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The sound of people yelling is biologically engineered to make us panic. More than any loud, disorienting sound, researchers have found that screaming human voices trigger fight-or-flight responses in our brains and make us feel scared.
That’s why when someone you work with escalates a situation with yelling, it can feel alarming. What do you do? You may not be able to control your coworker or boss’ temper tantrum, but you can control how you respond.
Here are three tips on how to handle yelling in the office:
Don’t yell back
The number one thing to do when yelling occurs is to not react with the same level of emotion and aggression. Yelling will only escalate the situation further and let it continue. If you hear yelling nearby, don’t join in the screaming match. Your immediate goal should be to remove yourself from the situation.
Recognize that nothing productive comes from yelling in the workplace. A 2012 study found that workers who dealt with verbally aggressive clients had a lower ability to recall the situation and understand the instructions.
Understand why they’re yelling
It’s helpful to understand that when people yell, this emotional response is usually not about you. It’s often a reaction to stress or pressure. Try not to take it personally. Instead, take a step back and understand why your colleague is yelling.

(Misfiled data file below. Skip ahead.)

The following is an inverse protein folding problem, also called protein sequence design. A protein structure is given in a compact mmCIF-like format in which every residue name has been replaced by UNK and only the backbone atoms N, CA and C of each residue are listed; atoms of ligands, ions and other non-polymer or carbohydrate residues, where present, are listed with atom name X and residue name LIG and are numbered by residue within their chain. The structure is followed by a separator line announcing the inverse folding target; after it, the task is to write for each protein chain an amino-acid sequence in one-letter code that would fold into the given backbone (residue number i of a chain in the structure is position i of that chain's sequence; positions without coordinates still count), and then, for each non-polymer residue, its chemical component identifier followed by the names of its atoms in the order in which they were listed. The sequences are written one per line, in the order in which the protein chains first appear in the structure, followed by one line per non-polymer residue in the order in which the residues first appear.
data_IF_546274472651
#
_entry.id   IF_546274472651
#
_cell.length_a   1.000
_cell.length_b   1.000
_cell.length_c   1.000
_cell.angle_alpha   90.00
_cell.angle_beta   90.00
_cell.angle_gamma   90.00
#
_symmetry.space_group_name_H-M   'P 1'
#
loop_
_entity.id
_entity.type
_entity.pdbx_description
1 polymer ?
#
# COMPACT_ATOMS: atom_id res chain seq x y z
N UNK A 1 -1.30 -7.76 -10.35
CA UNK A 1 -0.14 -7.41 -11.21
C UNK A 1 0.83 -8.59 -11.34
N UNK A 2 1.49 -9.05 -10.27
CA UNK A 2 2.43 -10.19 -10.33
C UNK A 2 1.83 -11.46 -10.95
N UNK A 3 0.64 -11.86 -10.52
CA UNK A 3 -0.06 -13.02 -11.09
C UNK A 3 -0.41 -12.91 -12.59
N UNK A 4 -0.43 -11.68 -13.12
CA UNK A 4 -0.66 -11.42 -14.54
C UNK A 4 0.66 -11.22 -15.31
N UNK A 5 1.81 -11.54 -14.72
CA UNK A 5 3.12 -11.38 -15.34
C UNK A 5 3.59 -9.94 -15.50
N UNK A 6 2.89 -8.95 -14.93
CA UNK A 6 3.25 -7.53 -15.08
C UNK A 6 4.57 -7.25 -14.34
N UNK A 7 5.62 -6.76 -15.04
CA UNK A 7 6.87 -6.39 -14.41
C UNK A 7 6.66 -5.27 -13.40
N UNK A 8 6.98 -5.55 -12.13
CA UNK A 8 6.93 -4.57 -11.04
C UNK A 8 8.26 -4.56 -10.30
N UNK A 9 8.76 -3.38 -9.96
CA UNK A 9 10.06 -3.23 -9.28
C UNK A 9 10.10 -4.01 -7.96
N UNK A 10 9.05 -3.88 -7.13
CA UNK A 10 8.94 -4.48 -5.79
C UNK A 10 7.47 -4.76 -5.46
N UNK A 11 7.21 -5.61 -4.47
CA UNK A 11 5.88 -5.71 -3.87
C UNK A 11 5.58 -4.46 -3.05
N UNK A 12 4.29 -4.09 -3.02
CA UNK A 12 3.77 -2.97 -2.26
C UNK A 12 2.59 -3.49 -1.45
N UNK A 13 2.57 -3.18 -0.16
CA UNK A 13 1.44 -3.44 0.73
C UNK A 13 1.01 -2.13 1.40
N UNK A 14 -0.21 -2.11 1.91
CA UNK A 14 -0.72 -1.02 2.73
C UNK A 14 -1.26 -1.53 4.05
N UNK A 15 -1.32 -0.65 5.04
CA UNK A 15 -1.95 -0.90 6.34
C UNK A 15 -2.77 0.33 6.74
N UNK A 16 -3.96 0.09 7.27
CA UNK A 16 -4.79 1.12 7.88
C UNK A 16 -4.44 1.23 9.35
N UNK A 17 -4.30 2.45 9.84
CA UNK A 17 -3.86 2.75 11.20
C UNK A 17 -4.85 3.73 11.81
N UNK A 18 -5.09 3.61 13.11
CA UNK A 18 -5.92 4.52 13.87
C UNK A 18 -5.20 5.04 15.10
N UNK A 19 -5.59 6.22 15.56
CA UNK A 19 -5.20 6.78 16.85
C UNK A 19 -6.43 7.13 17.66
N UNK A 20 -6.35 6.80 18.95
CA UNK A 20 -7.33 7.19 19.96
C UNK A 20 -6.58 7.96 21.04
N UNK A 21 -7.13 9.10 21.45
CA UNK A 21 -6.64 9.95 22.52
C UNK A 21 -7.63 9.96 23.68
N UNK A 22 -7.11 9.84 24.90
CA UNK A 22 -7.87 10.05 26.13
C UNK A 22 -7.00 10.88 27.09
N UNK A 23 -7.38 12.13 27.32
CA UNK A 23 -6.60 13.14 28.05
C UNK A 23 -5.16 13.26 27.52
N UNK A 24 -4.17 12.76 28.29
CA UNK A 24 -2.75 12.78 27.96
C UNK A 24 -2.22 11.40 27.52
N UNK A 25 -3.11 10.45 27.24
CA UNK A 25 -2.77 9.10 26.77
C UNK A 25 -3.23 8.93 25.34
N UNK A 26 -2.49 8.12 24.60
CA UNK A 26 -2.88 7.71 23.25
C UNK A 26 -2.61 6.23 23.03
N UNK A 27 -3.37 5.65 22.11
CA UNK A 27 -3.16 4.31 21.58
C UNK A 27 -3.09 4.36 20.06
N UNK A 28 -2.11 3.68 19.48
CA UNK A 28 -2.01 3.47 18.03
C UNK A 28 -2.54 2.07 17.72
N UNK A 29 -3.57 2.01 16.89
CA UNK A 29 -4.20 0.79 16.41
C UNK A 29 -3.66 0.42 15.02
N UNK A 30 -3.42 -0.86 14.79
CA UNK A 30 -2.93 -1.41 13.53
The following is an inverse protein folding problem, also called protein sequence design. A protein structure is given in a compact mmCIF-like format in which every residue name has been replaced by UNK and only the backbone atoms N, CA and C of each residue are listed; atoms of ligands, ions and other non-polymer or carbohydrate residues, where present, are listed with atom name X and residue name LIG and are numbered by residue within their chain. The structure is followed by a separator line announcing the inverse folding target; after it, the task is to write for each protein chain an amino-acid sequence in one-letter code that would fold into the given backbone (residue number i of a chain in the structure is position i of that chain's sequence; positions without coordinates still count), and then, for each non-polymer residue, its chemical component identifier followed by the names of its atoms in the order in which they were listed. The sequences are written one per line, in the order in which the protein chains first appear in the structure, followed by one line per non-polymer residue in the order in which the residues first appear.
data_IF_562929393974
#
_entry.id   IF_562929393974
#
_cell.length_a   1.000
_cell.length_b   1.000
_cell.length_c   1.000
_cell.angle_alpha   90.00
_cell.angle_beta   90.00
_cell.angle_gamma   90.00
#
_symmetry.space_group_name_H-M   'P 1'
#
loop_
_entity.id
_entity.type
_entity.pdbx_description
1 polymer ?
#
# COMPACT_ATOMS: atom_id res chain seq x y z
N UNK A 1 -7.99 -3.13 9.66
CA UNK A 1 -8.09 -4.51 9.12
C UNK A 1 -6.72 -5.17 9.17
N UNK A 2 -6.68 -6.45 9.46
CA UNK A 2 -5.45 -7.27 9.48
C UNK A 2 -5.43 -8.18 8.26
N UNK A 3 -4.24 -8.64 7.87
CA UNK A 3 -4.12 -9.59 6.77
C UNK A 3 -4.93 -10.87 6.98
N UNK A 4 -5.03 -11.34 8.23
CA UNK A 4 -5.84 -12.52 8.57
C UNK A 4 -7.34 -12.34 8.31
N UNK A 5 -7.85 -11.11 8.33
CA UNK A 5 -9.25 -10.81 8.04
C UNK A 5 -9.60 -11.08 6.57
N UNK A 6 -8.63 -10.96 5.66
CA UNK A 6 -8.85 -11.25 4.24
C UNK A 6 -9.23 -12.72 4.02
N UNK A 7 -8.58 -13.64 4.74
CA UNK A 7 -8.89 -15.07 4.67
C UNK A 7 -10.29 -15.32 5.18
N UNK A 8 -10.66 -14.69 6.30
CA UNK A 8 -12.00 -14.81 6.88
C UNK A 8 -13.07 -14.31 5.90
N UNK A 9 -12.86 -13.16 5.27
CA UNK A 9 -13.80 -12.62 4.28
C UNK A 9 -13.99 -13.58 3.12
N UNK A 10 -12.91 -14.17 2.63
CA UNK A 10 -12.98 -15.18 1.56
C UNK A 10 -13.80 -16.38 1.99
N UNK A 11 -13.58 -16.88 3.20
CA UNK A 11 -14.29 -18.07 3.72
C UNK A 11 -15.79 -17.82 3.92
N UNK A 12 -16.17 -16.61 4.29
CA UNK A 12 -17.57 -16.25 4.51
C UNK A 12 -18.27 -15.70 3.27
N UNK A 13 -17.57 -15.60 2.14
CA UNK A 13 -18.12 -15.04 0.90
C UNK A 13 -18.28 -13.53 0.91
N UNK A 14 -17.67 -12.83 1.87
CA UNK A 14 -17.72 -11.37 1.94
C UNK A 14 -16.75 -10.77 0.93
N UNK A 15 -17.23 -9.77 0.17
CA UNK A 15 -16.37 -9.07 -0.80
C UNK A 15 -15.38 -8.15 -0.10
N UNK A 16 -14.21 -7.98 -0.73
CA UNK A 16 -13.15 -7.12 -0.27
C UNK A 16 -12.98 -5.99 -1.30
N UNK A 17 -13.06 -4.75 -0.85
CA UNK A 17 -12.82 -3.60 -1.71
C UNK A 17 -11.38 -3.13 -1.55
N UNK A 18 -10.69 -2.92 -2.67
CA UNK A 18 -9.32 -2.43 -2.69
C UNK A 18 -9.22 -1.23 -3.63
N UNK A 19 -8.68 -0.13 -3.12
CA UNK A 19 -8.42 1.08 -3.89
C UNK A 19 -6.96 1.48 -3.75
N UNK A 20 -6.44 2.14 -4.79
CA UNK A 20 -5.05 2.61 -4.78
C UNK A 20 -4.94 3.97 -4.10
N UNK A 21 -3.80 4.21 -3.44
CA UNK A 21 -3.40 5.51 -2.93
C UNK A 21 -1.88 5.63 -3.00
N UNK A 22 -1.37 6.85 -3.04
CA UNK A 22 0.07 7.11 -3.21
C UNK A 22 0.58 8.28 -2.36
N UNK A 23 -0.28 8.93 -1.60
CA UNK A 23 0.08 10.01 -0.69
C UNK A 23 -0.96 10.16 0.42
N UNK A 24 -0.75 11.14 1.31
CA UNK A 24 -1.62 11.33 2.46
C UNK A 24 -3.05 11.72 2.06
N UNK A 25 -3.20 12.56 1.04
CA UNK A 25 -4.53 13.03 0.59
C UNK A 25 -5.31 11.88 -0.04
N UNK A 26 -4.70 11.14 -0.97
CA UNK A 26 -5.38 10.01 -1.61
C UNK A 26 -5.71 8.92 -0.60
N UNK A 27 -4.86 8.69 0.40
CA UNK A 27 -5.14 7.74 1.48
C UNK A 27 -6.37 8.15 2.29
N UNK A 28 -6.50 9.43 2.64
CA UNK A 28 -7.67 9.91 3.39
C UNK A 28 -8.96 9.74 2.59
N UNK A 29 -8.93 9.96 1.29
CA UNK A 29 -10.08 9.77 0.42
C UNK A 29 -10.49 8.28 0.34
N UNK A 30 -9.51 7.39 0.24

Career coach Marie McIntyre told Monster that yelling often comes in three shapes in bosses. In the first type, the yeller is a “highly emotional person” who cannot control their impulses, and you “may be able to ward off future meltdowns by recognizing triggers and proactively taking care of those small problems that tend to set the person off.”
In the second type of yeller, screaming is a form of controlling others. For authoritarian figures, it’s how they manage the workplace “with fear-based tactics.” Asking many questions about what’s setting these bosses off can help these yellers know that you’re working hard to resolve the problem.
For the first two types of yellers, screaming is a form of discipline; for the last category of yeller, it’s something they enjoy. This kind of yeller “gets their kicks making people feel like dirt,” according to Monster. There’s little that can be done there to stop them, the article states.
Decide if it is worth addressing
Is this a one-time flare-up or is this worker known for constantly losing their cool? If it’s the former, it may be best to dismiss the yelling as a one-off unfortunate response and get back to work. But if the yelling is impacting the ability to do your work, then you may want to address the situation directly by talking to the yeller or telling your manager or human resources about it.
But what do you do if the screamer is your boss?
Ask a Manager’s Alison Green is firm: employees should leave if their boss is a chronic yeller because yelling creates an abusive work environment. In her U.S. News column, she advises employees with yelling bosses to first attempt to address the situation before escalating it to human resources.
Green advises employees to tell the boss that, “I really have trouble hearing your feedback when you yell at me. I definitely want constructive criticism, but it’s hard for me to take it in when you’re yelling.”
In the long-run, people who are forced to deal with yelling at their workplaces are advised by experts to jump ship and find a calmer environment.